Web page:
• GOHA by Jacques Baratier (1957, 1h18)

As it does every year, Archives Françaises du Film du CNC present one of their restorations of French film heritage. This year the honour goes to a rarely seen filmmaker, Jacques Baratier, director of the 1967 film Le Désordre ? vingt ans, thanks to the support of his daughter Diane. It should be recalled that Goha, presented at Cannes in 1957 under the Moroccan flag, was Claudia Cardinale’s first film and that Omar Sharif, who came to Cannes for the first time with Youssef Chahine, appeared in it as Omar Cherif.

Restoration from the negative by Archives Françaises du Film du CNC in collaboration with Diane Baratier. Digital restoration of the sound (originally in mono).

• The indefatigable Martin Scorsese carries on with the restoration of historical masterpieces of contemporary film from New York, thanks to the Film Foundation. While waiting to see his next excursion into Italian film, it turns out he has found the financing to present a 4K restored copy of Francesco Rosi’s LUCKY LUCIANO (1973, 1h55).

Restoration financed by the Film Foundation and the Hollywood Foreign Press Association and carried out by the Cinémath?que de Bologne at the L’immagine Ritrovata laboratory, in collaboration with Cristaldi Film and Paramount Pictures.

• IL DESERTO DEI TARTARI (THE DESERT OF THE TARTARS) by Valerio Zurlini (1976, 2h20).

Taken from the novel by Dino Buzzati, The Tartar Steppe brings together Vittorio Gassman, Philippe Noiret, Max von Sydow, Jean-Louis Trintignant, Francisco Rabal, and Fernando Rey, not forgetting Jacques Perrin who produced the film. No longer possible to screen, it was time to restore it.

Digital conversion by Digimage Classics. 4K Image restoration from the original negative with the consent of Cinecitta and under the supervision of Luciano Tovoli, the film’s director of photography. Sound restoration by Gérard Lamps. Produced by Galatée Films and distributed in France from 12th June by Les Acacias. World sales: Pathé International.


Known worldwide as the director of the first Rambo, Ted Kotcheff (born 1931 in Toronto) is also the stage director of the great Australian classic Wake in Fright (1971), Who is Killing the Great Chefs of Europe (La grande Cuisine, 1978) and The Apprenticeship of Duddy Kravitz, with Richard Dreyfuss, who had a major international career. The film will be screened in the presence of Ted Kotcheff, the restoration and production crews, as well the staff of the Toronto international festival.

Digital restoration in 2K by the crew of Technicolor Creative Services Toronto. The film was cleaned frame by frame. Colour and sound correction was supervised by Ted Kotcheff. The project was financed by The Academy of Canadian Cinema and Television, Astral, Technicolor Creative Services Canada, Telefilm Canada, The National Film Board of Canada and La Cinémath?que Québécoise.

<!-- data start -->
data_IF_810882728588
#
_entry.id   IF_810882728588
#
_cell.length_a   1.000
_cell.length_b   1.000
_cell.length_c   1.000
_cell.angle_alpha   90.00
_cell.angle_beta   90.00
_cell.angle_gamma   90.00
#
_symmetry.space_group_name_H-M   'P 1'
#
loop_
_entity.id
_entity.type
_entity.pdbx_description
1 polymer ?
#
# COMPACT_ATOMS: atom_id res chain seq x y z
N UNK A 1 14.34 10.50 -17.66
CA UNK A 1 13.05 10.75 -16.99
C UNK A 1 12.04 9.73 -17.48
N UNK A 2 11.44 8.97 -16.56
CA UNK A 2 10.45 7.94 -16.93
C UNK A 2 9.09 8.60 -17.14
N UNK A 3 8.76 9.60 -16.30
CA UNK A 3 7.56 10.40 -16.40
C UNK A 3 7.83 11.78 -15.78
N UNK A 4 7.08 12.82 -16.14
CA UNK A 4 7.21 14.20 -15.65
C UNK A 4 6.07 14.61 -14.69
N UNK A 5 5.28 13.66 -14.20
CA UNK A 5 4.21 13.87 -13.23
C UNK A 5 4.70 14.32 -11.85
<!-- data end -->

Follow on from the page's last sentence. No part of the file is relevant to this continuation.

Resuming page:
Following on from La Bataille du Rail by René Clément and Il gattopardo (The Leopard) by Luchino Visconti, here comes another Palme d’or now reserved and visible in digital. As part of the exhibition taking place at the Cinémath?que française (until 4th August 2013), a restoration of the complete filmography of Jacques Demy.

A digital restoration in 2K from the 2K scan of the trichrome selection, made by Ciné Tamaris at the Digimage laboratory, with the support of the Festival de Cannes, LVMH, the City of Cherbourg, the Basse-Normandie region and a crowd-funding campaign on kisskissbankbank. All the restoration work was supervised by Agn?s Varda and Rosalie Varda-Demy. Mathieu Demy supervised the calibration.

• HIROSHIMA MON AMOUR by Alain Resnais (1959, 1h32)

Last year saw Alain Resnais presenting Vous n’avez encore rien vu (You Ain't Seen Nothin' Yet) in competition, and this spring 2013, he is shooting his new film, Aimer boire et chanter. Hiroshima mon amour was his first fiction film, produced by Anatole Dauman, whose daughter Florence looks after the catalogue, and presented at Cannes in 1959. Here we see him presented reborn in sparkling digital form.

The restoration in 4K was carried out from the original negative by Argos Films, the Technicolor Foundation, the Groupama Gan Foundation and the Cineteca di Bologna, with the support of the CNC. It was supervised by the director of photography Renato Berta. The work was done by L’Immagine Ritrovata laboratory with manufacture of conservation materials as well as digital and 35 mm copies for distribution. Scheduled for re-release in French cinemas on 17th July 2013.

• BOROM SARRET by Ousmane Sembene (1963, 20’) and MANILA IN THE CLAWS OF LIGHT by Lino Brocka (1975, 2h04) will be presented by the World Cinema Foundation, an association launched in Cannes in 2007 by Martin Scorsese and a number of filmmakers, in order to restore treasures from around the globe, especially from those countries that have no tradition of heritage preservation.

Sembene Ousmane’s short film has been restored by the L’Immagine Ritrovata laboratory and the Éclair laboratory, in collaboration with the Institut National de l’Audiovisuel. Lino Brocka’s film was digitally restored in 4K also by L’Immagine Ritrovata, supported by the Philippines National Council.

• THE LAST DETAIL by Hal Ashby (1973, 1h44)